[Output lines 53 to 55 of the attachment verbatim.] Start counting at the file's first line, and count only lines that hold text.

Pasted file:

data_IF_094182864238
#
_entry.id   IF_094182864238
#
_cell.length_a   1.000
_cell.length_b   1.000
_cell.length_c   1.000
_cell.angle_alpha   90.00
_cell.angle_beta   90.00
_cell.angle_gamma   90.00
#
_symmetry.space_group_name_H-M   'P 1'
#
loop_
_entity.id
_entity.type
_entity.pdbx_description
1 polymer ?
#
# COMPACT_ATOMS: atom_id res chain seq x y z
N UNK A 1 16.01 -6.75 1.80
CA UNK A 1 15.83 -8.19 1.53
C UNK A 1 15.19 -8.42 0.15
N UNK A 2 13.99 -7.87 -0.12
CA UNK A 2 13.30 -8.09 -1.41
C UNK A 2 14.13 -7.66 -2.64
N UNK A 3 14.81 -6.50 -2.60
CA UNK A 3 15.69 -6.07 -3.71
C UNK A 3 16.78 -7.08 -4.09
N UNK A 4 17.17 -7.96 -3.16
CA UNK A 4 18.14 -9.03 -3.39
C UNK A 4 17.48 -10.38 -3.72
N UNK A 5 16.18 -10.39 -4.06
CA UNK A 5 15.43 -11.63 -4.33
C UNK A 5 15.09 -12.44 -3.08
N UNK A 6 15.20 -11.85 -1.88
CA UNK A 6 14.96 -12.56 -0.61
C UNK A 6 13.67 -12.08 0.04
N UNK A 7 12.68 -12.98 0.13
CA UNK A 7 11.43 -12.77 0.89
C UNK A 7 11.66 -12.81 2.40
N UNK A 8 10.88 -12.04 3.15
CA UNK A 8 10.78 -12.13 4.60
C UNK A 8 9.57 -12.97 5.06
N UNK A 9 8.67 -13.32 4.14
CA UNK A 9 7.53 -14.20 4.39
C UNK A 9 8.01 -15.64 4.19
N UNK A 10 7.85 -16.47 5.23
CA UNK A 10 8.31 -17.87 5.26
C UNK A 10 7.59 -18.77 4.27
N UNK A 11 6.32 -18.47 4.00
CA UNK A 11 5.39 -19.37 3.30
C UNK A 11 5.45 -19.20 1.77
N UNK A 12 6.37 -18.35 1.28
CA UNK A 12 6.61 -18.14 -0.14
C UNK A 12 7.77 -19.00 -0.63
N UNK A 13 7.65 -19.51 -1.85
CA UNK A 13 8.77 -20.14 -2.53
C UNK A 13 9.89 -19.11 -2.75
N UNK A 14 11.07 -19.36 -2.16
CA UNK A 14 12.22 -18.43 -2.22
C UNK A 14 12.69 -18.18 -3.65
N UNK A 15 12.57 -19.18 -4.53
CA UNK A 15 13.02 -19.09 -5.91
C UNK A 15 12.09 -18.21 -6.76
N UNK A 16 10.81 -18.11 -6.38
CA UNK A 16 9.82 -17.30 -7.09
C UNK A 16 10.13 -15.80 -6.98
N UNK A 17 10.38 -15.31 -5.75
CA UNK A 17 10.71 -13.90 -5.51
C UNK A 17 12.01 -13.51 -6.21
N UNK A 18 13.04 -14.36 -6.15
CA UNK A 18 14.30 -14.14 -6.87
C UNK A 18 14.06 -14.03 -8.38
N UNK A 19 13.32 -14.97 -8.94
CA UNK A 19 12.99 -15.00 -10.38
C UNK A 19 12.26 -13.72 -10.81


C UNK A 11 5.45 -19.20 1.77
N UNK A 12 6.37 -18.35 1.28
CA UNK A 12 6.61 -18.14 -0.14